TAIPEI, Taiwan — He won the big election. Now, newly installed Mayor Ma Ying-jeou wants to prove that he can lead this Asian capital's ethnic Taiwanese majority. His success or failure in this delicate matter could have far-reaching effects on the island's political future.
On a recent morning, Ma attended an art exhibit at a memorial that commemorates thousands of native Taiwanese massacred by Nationalist troops in 1947 during riots sparked when an official beat an elderly island woman. The memorial has become a political rallying point for ethnic Taiwanese, who suffered through decades of martial-law rule under the Nationalists.
Later, during an interview at the futuristic City Hall here, the 48-year-old mayor talked about another pet project--producing textbooks to teach the Taiwanese dialect to the capital's children, who are now instructed exclusively in Mandarin.
"In a city like Taipei," said Ma, who speaks English with an American accent he picked up at New York University and Harvard Law School, "this language education has special meaning because quite a few local Taiwanese have kids who can't even speak the dialect anymore and have trouble speaking fluent Taiwanese with their grandparents."
These gestures are important because Ma is a mainlander--the son of Mandarin-speaking, mainland-born parents who came to the island after Nationalist forces lost control of China to the Communists in 1949. Although he has been studying the Taiwanese dialect for the past two years, Ma still speaks it only haltingly and is often ridiculed for this reason by native Taiwanese political opponents.
Since Taiwan began its much-celebrated democratic experiment a decade ago, the ruling Nationalist Party--known in Chinese as the Kuomintang, or KMT--has been largely reborn, with native Taiwanese such as President Lee Teng-hui and Prime Minister Vincent Siew elevated to top positions.
Now that Taiwan is a full-fledged democracy, the question remaining is whether prominent mainlanders in the party--such as Ma and James Soong, the former governor of Taiwan province--are still electable. About 80% of the island's population is native Taiwanese, with mainlanders accounting for most of the rest. In Taipei, with nearly 3 million people, the population breakdown is about 60% Taiwanese and 40% mainlander.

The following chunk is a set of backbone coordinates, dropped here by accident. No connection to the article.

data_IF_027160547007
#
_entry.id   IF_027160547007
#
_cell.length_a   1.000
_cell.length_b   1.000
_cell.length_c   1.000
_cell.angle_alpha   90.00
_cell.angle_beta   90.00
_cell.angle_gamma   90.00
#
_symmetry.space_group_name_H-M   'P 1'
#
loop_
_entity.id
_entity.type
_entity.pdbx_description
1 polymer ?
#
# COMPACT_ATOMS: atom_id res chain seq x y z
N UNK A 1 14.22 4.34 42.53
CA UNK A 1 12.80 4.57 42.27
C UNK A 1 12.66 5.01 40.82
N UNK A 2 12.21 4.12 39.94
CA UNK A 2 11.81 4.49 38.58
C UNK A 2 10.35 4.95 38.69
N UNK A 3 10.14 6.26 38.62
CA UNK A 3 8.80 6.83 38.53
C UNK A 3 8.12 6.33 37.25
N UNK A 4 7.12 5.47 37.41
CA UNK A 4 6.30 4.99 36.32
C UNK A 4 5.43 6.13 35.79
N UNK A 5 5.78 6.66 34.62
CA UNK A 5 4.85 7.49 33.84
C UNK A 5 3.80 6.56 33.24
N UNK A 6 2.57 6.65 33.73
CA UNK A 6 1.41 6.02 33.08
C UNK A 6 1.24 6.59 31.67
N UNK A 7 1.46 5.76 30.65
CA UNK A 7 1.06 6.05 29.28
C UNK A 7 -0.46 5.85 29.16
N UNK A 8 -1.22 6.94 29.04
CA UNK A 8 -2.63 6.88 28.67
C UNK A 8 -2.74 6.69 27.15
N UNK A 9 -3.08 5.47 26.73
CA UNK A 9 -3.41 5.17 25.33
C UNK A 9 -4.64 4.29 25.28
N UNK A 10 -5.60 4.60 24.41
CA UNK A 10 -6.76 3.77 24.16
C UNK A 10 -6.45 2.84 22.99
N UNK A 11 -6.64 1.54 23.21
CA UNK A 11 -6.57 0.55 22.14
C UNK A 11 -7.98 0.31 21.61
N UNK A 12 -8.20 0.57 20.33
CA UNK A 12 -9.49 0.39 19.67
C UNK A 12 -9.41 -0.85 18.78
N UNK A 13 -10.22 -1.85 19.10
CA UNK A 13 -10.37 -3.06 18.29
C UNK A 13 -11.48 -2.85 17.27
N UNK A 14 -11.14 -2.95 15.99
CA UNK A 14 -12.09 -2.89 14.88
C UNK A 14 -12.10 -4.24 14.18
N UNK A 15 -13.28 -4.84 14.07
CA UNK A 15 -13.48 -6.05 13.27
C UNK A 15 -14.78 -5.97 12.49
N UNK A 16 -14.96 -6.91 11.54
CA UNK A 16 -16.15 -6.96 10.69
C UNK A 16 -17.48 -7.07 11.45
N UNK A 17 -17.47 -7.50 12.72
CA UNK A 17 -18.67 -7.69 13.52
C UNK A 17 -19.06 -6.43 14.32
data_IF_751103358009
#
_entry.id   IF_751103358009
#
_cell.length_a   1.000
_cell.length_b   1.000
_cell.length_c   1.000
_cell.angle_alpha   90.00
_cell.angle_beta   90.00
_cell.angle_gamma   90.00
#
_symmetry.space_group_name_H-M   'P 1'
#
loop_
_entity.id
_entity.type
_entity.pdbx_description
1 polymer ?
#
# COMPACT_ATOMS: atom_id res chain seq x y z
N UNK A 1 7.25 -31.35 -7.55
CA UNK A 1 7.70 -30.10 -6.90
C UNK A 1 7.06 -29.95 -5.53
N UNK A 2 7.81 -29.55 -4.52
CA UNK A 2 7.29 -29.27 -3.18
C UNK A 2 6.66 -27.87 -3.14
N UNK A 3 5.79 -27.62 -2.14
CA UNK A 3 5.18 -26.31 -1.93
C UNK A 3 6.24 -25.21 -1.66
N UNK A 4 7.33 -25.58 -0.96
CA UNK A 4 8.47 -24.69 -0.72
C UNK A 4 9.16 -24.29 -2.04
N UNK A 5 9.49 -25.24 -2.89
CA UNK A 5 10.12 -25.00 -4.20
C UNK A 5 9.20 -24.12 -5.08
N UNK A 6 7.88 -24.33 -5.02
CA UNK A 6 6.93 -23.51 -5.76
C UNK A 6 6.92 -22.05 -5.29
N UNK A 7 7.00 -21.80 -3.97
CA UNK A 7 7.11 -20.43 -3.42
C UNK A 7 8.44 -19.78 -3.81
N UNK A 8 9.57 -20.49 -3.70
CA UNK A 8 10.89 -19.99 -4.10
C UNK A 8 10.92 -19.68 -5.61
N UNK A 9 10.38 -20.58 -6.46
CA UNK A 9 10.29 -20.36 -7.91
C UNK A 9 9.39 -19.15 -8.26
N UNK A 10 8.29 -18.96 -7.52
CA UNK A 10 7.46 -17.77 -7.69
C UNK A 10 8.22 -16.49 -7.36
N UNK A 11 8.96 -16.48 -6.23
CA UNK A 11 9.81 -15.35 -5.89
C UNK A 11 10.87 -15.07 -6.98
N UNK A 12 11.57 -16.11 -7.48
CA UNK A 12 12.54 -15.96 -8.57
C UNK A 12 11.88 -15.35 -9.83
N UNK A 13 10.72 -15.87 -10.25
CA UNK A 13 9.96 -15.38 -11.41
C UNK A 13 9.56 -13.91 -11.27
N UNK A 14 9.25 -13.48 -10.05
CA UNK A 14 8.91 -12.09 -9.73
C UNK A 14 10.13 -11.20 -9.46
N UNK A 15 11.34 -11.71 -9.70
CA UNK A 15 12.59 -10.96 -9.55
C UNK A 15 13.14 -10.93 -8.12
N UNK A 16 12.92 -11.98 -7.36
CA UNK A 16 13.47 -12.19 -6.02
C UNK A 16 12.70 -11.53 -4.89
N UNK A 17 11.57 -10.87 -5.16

By defeating a popular native Taiwanese incumbent, Chen Shui-bian, in last month's crucial mayor's race, Ma has shown that the electorate is willing to disregard ethnic backgrounds if voters are presented with a strong mainlander candidate. Ma was helped during his campaign by President Lee, who appeared at his side and proclaimed Ma a "new Taiwanese."
Four years ago, Soong also defeated a native Taiwanese candidate, winning the governorship against his weak opponent.
Soong, who has taught himself to speak the Taiwanese dialect well, is a leading candidate for the 2000 presidential election, running either for the KMT or as an independent. A recent poll conducted by the Taiwan Public Research Foundation showed that 49% of the electorate would vote for Soong as president if he ran as an independent. His closest challenger in the poll was Chen, the former mayor, who won support of 25% of those polled.
Many here feel that Ma himself could be a potential candidate. However, first he must prove himself as mayor of Taipei, where major issues include 100,000 stray dogs, garbage collection and the fate of legal prostitution.
During the mayoral campaign, Ma published a brochure detailing his prowess as a long-distance runner and fitness buff. The brochure said Ma has logged more than 10,000 miles during 3,000 hours of running over 23 years. It announced that Ma does 50 push-ups and 70 sit-ups a day.
Fitness could be important in the early years of the young Taiwan democracy. On inauguration day last month, a fervent supporter of his defeated opponent attacked Ma with a campaign flagpole.
Even in this case, Ma exuded impressive tolerance and forgiveness, laughing off the attack.
His initial meetings with Taipei's boisterous City Council, meanwhile, have been marked by challenges from its ethnic Taiwanese members.
"Some spoke to me only in Taiwanese dialect," Ma said. "That was fine because I largely understood what they were saying. After four days of meetings, I think they all understood very well that I was the best person to achieve reconciliation on the ethnic question."
When Ma presents himself to the public, he said, it is not as a "second-generation mainlander but as a first-generation new Taiwanese."